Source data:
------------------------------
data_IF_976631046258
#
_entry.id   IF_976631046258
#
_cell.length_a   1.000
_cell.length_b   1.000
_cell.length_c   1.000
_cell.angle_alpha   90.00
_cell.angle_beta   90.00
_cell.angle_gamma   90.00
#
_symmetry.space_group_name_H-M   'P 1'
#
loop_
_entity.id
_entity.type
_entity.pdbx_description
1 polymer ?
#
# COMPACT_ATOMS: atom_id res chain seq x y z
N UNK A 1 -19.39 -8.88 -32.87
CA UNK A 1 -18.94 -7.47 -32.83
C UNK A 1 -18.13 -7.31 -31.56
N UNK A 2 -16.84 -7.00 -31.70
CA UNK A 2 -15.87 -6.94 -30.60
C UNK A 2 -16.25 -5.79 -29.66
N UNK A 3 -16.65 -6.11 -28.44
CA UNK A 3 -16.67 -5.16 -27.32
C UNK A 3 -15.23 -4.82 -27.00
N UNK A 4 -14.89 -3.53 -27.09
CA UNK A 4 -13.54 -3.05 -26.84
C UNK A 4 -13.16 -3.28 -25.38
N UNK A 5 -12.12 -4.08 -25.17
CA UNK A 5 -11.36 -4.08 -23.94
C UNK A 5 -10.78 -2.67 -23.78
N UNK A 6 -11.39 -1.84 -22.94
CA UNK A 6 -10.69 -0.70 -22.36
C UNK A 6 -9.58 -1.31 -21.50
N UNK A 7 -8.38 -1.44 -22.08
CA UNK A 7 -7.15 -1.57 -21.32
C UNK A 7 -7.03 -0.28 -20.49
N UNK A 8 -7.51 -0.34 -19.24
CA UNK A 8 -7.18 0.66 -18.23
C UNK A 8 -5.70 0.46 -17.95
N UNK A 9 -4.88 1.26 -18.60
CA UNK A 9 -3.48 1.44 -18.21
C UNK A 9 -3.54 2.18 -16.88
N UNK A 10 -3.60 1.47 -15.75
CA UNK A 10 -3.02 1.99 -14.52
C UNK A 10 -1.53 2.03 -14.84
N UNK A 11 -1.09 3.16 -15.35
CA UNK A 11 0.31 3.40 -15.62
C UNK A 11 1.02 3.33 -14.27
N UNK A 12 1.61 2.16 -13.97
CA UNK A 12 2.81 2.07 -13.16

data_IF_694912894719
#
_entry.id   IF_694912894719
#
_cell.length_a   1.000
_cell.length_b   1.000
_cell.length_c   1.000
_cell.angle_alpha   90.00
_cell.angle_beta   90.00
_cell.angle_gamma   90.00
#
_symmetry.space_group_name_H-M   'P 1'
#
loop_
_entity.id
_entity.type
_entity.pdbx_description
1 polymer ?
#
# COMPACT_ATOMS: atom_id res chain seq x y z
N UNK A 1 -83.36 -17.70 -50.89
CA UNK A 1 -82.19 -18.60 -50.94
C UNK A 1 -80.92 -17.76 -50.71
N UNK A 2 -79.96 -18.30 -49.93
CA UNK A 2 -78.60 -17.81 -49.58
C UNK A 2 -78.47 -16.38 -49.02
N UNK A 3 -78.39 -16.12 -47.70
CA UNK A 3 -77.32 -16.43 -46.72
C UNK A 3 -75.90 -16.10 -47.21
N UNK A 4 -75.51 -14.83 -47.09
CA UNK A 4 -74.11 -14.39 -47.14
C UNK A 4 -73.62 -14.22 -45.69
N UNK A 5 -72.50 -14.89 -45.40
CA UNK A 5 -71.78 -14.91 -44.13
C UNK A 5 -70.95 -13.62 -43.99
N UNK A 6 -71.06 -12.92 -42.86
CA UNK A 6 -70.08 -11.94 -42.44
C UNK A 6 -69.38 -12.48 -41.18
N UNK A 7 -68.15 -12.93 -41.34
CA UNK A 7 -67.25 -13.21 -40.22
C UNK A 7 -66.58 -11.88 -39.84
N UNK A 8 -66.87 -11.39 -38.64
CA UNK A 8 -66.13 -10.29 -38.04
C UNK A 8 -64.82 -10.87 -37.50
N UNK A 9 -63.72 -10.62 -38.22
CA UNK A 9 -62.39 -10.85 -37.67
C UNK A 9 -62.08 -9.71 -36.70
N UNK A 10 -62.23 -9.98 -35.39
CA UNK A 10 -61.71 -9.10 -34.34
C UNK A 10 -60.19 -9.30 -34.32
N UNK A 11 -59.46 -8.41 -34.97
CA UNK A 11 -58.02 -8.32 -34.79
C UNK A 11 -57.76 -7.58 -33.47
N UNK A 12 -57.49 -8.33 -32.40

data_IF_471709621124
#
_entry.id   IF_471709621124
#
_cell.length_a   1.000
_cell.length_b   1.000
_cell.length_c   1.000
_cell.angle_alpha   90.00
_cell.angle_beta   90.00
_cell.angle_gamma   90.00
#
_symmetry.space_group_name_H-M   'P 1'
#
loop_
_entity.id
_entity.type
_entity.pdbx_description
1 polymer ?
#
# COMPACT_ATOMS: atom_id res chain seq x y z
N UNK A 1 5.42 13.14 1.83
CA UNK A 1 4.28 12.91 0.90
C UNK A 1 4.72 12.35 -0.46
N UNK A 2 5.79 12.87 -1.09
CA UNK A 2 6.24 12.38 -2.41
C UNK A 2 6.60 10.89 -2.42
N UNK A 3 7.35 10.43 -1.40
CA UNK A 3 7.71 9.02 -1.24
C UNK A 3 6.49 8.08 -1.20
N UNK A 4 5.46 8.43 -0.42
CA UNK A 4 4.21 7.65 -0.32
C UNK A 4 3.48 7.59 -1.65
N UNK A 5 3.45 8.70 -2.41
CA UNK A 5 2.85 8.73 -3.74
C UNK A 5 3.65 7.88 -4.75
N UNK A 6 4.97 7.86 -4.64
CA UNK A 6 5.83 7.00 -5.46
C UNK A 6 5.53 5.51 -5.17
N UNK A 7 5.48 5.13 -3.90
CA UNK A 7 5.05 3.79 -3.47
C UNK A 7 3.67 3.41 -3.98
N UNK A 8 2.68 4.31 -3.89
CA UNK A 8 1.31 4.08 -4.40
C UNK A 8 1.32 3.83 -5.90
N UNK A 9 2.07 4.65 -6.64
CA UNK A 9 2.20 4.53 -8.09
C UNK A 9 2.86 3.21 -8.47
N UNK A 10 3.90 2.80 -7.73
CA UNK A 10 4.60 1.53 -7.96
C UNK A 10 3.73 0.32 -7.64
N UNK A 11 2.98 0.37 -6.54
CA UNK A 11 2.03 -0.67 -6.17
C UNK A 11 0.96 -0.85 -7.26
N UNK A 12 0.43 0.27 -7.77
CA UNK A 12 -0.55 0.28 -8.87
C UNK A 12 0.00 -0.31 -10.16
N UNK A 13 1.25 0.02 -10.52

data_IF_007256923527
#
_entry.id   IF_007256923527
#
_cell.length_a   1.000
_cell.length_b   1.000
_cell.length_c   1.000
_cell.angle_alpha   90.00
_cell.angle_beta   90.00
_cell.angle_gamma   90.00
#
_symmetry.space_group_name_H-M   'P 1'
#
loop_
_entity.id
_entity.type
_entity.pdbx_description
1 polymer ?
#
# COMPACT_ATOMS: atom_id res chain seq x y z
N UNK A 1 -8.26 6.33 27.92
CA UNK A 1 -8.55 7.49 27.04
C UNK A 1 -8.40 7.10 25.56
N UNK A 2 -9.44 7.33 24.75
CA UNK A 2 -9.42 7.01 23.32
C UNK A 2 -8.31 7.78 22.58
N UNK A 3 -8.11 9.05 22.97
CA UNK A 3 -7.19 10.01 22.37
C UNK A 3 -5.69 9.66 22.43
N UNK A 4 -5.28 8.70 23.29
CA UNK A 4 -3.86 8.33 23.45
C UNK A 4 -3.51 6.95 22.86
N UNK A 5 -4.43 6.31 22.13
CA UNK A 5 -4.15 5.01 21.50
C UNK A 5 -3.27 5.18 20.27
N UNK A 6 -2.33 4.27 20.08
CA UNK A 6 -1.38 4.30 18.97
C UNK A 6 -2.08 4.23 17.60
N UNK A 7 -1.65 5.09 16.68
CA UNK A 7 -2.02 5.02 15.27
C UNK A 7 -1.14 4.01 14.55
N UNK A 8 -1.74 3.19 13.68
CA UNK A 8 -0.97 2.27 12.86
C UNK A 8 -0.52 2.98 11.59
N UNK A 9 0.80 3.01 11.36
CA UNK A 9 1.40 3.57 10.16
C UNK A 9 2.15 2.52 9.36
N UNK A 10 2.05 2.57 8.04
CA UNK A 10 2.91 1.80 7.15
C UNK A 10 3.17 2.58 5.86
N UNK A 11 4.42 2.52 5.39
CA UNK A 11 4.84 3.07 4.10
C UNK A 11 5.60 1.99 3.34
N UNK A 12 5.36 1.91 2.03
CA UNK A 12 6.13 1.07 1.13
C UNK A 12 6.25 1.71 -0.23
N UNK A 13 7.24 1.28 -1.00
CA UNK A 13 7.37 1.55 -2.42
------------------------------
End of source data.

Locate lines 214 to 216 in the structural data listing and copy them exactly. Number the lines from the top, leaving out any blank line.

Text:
N UNK A 10 2.05 2.57 8.04
CA UNK A 10 2.91 1.80 7.15
C UNK A 10 3.17 2.58 5.86